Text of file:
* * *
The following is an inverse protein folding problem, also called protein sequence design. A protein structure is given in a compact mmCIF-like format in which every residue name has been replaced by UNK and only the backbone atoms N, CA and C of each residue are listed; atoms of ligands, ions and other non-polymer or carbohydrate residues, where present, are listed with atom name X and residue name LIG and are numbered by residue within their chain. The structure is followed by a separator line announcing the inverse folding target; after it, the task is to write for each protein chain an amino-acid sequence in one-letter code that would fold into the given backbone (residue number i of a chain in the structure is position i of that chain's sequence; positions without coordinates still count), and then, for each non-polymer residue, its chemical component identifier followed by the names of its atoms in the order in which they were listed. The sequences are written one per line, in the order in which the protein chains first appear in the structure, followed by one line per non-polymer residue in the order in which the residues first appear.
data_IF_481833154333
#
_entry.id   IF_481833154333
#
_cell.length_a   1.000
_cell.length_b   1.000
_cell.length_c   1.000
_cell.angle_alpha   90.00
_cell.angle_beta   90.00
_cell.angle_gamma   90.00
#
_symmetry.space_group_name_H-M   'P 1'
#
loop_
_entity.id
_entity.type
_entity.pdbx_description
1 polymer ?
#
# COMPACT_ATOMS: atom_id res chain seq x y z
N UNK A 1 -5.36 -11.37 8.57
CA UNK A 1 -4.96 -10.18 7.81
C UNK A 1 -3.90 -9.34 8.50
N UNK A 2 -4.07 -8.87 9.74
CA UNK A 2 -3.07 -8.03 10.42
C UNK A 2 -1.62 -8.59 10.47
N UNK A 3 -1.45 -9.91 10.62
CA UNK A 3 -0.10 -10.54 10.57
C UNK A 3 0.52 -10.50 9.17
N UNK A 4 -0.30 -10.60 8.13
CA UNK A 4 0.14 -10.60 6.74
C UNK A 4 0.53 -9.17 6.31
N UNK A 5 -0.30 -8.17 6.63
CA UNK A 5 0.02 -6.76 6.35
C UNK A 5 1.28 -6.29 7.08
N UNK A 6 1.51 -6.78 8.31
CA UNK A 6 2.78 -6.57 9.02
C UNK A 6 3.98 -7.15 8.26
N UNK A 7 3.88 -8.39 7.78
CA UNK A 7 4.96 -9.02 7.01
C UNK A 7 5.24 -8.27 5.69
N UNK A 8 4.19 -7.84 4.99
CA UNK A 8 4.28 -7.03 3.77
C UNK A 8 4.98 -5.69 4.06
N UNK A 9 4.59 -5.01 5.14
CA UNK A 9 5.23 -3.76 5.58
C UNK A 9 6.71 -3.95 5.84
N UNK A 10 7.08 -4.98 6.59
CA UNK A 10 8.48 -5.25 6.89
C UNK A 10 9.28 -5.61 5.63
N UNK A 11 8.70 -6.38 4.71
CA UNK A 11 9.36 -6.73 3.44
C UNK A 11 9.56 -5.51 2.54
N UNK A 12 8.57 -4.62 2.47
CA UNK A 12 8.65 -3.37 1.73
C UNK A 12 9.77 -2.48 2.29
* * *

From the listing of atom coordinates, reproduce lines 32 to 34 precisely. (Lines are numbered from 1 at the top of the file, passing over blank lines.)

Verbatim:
CA UNK A 4 0.14 -10.60 6.74
C UNK A 4 0.53 -9.17 6.31
N UNK A 5 -0.30 -8.17 6.63